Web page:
The value of a family business or business interest is treated as an asset and therefore part of the matrimonial pot to be distributed when it comes to negotiating a financial settlement on divorce or...
When meeting with clients to discuss their succession planning, many cannot recall whether their property is held jointly as joint tenants or jointly as tenants in common. The distinction is that with...
The allegations of violence by the mother against the father included attempted violence with knifes, strangulation, assaults with a screwdriver, boiling water and petrol, false imprisonment, threats to kill the mother and child and kidnap of a child. However, the mother did not leave the father until after his imprisonment for unrelated offences. The father had threatened the mother in letters sent from prison, and the father's family had found out where the mother was living, and made additional threats.
The police had made it clear that they considered all the threats to be wholly credible. The local authority issued care proceedings whose real purpose was to assess and test the mother's ability to remain separate from the father, and effectively to hide from him. The mother applied to keep the father, who had parental responsibility, ignorant of the care proceedings and to discharge him as a party. However, the local authority opposed the application, on the basis that it needed information from the father and his family.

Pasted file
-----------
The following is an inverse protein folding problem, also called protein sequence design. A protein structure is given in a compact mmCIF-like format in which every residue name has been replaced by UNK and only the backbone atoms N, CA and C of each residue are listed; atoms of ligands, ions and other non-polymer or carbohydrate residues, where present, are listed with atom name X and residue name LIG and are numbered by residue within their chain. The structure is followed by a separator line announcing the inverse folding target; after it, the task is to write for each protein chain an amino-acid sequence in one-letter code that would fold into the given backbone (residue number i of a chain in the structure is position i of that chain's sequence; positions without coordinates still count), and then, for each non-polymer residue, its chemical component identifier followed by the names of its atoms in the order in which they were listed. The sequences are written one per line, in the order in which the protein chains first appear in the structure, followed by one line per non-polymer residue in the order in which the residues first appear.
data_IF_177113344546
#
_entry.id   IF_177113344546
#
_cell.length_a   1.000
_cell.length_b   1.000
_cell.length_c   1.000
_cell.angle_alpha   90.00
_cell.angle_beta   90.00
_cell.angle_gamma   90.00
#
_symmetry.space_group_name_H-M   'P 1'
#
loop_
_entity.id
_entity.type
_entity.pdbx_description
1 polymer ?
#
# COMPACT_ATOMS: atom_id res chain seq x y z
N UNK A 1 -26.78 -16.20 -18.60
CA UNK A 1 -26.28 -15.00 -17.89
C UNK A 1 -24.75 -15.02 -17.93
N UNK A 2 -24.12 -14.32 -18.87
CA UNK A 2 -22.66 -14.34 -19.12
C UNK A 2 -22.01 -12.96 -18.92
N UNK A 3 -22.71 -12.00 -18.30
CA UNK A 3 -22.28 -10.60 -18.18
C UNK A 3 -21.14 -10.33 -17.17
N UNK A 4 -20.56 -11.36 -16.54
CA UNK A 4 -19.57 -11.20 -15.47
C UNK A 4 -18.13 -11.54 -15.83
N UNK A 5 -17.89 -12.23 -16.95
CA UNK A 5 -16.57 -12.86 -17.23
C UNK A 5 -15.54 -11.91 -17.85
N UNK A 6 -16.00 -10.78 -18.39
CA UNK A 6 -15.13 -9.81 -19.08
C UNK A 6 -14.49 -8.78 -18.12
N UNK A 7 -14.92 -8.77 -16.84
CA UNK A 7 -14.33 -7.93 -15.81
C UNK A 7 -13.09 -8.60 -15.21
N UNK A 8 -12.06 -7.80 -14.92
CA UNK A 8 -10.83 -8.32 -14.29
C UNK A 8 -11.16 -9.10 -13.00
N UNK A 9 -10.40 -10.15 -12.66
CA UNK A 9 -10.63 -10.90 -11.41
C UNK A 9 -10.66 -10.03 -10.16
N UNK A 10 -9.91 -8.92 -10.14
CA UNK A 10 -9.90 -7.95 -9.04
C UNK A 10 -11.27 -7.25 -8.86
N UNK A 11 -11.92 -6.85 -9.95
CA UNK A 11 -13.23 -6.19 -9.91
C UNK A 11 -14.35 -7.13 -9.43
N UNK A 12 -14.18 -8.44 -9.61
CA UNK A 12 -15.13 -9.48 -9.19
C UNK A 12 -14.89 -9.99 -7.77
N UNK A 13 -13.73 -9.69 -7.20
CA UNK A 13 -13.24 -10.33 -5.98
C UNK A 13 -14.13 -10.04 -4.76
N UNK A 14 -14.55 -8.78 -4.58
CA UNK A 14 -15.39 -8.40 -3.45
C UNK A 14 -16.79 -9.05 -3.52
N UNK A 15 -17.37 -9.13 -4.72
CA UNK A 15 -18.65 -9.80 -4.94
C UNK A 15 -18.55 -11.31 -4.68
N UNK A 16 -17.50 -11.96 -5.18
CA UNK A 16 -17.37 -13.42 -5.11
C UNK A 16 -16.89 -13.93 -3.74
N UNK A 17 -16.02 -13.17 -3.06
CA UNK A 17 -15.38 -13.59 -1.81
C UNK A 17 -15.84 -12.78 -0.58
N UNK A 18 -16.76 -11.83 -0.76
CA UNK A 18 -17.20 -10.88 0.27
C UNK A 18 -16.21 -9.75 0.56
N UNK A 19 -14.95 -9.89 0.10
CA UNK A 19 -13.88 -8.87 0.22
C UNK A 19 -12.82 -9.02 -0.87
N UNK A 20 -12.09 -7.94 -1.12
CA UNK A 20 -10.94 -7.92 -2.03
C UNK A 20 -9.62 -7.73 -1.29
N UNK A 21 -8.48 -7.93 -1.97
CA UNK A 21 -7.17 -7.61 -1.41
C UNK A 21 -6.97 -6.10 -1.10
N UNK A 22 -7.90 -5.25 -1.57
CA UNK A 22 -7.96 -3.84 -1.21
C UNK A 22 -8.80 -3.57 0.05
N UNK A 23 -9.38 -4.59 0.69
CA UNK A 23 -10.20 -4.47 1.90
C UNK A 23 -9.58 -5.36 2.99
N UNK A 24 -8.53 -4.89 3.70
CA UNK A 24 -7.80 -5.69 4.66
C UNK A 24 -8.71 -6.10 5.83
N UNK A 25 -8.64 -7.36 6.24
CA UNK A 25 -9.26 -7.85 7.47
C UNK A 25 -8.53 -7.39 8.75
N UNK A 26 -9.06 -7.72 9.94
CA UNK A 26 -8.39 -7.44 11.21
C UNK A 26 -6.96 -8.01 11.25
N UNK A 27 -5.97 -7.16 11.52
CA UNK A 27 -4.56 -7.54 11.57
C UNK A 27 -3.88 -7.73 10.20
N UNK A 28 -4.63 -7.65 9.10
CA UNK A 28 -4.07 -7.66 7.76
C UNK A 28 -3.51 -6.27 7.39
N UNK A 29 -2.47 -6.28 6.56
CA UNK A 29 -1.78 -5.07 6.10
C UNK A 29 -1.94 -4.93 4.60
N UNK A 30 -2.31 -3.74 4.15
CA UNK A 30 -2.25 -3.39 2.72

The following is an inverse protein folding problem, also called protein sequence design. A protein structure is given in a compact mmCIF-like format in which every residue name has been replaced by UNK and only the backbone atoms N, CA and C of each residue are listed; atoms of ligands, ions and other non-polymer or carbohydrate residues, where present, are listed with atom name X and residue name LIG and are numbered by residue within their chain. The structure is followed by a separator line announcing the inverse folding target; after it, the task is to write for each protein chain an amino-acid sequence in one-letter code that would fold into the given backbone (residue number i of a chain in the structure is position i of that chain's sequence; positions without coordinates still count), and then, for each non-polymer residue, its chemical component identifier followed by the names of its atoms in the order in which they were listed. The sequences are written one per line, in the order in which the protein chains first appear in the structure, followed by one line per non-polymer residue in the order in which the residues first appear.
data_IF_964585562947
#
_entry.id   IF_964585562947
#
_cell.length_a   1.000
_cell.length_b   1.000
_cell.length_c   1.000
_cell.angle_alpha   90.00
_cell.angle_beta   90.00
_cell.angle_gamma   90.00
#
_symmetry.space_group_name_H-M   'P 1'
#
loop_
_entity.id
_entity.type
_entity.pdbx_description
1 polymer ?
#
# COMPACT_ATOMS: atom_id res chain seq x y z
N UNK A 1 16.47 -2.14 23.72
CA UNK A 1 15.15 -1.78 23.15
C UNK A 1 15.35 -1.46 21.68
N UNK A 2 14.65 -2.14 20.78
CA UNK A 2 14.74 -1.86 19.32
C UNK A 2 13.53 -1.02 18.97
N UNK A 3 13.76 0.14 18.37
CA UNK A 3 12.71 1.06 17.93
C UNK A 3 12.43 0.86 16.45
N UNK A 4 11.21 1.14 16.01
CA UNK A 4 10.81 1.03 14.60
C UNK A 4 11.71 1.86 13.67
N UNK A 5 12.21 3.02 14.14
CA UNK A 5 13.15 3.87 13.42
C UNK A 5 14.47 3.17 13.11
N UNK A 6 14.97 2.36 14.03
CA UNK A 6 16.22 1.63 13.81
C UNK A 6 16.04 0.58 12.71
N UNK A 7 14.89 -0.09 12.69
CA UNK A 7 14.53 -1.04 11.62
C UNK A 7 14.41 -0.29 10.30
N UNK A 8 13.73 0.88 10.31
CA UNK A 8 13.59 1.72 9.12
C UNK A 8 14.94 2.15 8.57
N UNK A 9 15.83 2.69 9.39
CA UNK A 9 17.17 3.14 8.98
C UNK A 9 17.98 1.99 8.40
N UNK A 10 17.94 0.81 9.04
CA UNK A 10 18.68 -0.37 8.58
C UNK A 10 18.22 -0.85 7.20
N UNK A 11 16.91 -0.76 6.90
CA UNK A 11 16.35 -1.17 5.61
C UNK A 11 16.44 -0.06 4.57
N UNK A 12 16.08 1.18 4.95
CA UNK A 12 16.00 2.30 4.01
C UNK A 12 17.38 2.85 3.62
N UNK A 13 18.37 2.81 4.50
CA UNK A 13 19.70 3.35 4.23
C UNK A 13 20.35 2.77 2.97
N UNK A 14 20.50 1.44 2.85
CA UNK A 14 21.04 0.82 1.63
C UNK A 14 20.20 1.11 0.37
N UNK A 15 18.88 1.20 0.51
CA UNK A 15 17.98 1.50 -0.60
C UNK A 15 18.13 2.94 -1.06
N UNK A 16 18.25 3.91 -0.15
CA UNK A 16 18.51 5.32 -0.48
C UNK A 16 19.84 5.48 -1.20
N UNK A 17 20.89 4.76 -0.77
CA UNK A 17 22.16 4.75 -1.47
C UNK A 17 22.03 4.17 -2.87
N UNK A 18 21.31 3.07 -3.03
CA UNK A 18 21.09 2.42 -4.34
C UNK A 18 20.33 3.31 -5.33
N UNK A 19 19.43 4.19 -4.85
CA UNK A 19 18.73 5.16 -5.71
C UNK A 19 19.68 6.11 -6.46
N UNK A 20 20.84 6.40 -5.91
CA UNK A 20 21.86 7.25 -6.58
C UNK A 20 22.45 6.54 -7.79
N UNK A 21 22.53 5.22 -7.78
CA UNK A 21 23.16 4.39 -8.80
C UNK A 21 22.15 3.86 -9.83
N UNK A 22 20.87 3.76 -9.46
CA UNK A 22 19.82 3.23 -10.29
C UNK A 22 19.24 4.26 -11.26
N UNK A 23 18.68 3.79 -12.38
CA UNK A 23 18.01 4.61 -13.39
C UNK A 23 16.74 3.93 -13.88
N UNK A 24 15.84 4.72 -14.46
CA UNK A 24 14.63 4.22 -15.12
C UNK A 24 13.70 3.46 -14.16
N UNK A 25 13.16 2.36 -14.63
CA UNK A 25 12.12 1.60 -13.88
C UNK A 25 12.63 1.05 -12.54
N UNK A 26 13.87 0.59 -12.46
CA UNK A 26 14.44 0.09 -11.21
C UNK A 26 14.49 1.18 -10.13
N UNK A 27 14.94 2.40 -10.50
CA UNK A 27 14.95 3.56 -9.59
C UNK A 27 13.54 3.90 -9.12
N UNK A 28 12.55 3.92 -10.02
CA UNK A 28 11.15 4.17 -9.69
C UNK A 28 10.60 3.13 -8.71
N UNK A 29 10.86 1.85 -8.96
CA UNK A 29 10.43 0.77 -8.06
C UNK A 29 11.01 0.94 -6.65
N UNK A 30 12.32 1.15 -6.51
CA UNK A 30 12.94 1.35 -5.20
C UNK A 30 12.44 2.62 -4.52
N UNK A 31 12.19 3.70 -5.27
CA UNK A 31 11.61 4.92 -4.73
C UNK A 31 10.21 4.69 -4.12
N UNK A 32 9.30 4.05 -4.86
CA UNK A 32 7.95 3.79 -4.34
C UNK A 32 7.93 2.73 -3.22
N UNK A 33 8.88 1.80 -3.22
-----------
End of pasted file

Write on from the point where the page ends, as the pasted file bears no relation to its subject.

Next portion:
The issue as to whether to take the unprecedented step of excluding a father with parental responsibility from care proceedings, was to be considered within the framework of the advocate to the court.
The starting points were (i) that the father should be entitled to participate in the case, and (ii) that the children and mother should not be put at risk of serious harm by the conduct of the proceedings. This father, even from prison, represented a real and substantial risk to the children and the mother; only his exclusion from the proceedings would realistically achieve the end of protecting the mother and children; although extensive redaction of documents was possible, so many documents would have to pass through so many hands that the risk of accidental disclosure of a crucial piece of information would be high.
Given that the father had shown no interest in making any contact with the children, and that any order to discharge him from the proceedings was to be kept under review, the father would be discharged as a party. The court was wholly unpersuaded that discharging the father and directing that the fact of the proceedings not be disclosed to him would significantly inhibit the authority in the assessment they were undertaking.